The Sci-Fi MMO: The Past
Fantasy has long since dominated the RPG and MMORPG markets, being the standard setting of role-playing games on paper, on consoles, and on PCs for decades now. But that doesn't mean Science Fiction has to be the second fiddle forever. With big name IPs such as Star Trek and Star Wars on the scene (the latter of which is working on MMO number two), and new games like Fallen Earth and Global Agenda making an impact, Science Fiction is becoming just as prominent as its medieval cousin in the gaming scene.
With that in mind, let's take a look back at the history of the Sci-Fi MMO, its current landscape, and the future that lies before it. For the purpose of this article, I'm only going to delve into the subscription based games and those that have left an indelible impression, unless special consideration is warranted. If I leave a game out, whether through ignorance or intention, feel free to call me out on it on the forums.
The first generation of graphical MMORPGs was bereft of any real Sci-Fi example. A game like Meridian 59 does seem to have the title of a more science fiction based setting, but as fans of the 1996 relic will tell you it was more along the typical swords and sorcery motif. After the original "Big Three" MMOs (Everquest, Asheron's Call, and Ultima Online) which are traditionally considered the catalyst for the online-gaming boom, the second generation brought with it the first truly Science-Fiction offering.
Anarchy Online can lay claim to a lot of firsts in the MMORPG genre, launching in the summer of 2001. Not only was Funcom's game the first to feature a Sci-Fi setting, but it was also the first to offer free-trials and eventually in-game advertising. Though the game was troubled at launch due to a number of stability and account issues that tarnished the public's perception, Anarchy Online is still alive and kicking today and has since maintained a very active subscriber-base. AO paved the way for future Sci-Fi, despite its early troubles, with several gameplay innovations such as mission terminals that offered players dynamically created missions. An additional bit of trivia for Anarchy Online? It was one of the first MMOs offered via digital distribution as well as having a retail box on store shelves.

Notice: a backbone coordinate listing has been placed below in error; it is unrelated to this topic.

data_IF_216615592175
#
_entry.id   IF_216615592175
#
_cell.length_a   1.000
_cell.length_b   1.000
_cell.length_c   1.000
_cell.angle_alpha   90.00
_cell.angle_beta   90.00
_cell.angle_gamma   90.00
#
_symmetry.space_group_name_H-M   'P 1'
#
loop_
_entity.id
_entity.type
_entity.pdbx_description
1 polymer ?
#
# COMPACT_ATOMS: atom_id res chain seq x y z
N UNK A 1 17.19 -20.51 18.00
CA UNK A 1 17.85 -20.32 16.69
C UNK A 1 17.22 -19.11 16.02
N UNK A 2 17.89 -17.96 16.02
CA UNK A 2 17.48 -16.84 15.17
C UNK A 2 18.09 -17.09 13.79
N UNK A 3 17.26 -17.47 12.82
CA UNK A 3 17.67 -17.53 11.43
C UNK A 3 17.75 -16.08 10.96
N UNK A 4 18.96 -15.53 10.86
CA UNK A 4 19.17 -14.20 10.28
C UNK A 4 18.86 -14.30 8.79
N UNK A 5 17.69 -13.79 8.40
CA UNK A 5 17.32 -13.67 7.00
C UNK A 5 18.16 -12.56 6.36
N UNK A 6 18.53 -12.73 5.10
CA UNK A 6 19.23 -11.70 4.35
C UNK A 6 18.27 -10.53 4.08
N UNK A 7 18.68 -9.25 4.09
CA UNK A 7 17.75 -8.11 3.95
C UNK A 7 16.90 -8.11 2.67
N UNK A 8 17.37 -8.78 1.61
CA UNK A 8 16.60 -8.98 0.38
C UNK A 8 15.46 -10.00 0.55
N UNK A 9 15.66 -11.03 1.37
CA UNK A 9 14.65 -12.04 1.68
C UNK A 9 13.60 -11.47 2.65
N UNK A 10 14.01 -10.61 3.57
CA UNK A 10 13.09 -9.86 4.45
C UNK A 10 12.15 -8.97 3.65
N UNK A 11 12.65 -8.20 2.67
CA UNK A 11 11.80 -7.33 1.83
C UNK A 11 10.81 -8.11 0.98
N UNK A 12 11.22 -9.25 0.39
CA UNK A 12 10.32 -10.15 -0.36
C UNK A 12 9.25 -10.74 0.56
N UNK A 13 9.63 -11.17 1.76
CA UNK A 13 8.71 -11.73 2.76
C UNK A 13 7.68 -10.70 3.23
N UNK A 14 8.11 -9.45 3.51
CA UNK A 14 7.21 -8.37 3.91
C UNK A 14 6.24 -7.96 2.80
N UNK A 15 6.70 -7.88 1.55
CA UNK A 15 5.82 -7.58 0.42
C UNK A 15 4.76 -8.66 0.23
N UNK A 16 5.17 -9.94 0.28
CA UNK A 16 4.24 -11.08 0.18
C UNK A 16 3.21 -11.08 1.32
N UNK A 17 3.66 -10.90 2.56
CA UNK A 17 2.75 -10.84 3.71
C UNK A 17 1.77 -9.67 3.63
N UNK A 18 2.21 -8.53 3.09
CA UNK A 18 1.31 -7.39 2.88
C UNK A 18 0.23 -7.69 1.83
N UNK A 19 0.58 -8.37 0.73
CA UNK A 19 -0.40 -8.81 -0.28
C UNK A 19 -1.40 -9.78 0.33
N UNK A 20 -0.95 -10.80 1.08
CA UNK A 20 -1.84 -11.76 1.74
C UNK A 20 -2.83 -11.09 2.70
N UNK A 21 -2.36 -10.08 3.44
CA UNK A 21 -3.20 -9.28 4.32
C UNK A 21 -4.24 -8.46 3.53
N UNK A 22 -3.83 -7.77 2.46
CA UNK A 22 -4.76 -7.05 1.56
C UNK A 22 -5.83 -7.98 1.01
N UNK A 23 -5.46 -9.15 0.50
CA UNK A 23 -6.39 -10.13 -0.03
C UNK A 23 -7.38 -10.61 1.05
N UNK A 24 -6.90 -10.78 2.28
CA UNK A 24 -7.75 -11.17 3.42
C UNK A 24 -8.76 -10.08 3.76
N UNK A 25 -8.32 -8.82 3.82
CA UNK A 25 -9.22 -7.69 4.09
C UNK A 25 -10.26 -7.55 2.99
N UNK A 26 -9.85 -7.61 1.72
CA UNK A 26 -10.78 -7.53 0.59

Later in the same year, NetDevil quietly launched Jumpgate: The Reconstruction Initiative. Sporting a joystick-supported control interface, the original Jumpgate was the first massive online space flight simulator. A precursor to CCP's sleeper hit EVE Online, NetDevil's offering allowed players to pilot their own ship across a galaxy of over 150 sectors making their mark on the universe by mining, manufacturing, trading, and gunning down the ships of NPCs and other players. Never quite a hit, Jumpgate is surprisingly still alive and kicking today with a free trial ready for those who missed the game in its admittedly short-lived heyday. Jumpgate itself might have been a prime example of a niche product, but it had enough of a following to convince NetDevil to begin work on a sequel. But we'll get to that game a little later on.
Before I move on, there is one console game worth mentioning that was actually released before both Jumpgate and Anarchy Online, though some may argue that it's not quite what one would call an MMORPG. Phantasy Star Online released for the Sega Dreamcast in Japan on November 21st, 2000 (and then early 2001 for the North American and European releases). Relying heavily on instancing and randomly-generated dungeons, PSO played similarly to many Roguelikes that PC gamers have been playing online for years. The main difference is that PSO sported a Japanese Anime-infused Science Fiction art style, even if the gameplay was little more than a slight variation from Diablo and other games of that ilk. Still, I suppose it had lasers, guns, lightsabers, and took place partially in space... so we have to call it Sci-Fi, right? I'll let you all debate whether or not it was a true MMO though. I just think it deserved special mention.
I'm going to skip around a bit now, instead of keeping on a straight trajectory through the timeline. Mainly because I want to save the end of "The Past" for the fallen brethren that have been left behind in battle. EVE Online came onto the scene in May of 2003, amid little to no fanfare. Back then no one could have predicted this little Icelandic-made gem would explode into the several hundred-thousand subscriber strong phenomenon it is today. Inspired by the classic PC space-trading game Elite, EVE Online is a perfect example of a developer using Sci-Fi not just as a replacement setting for Fantasy, but as a way to try new and different things in MMO design. Where other games with a Sci-Fi setting have floundered, EVE has flourished.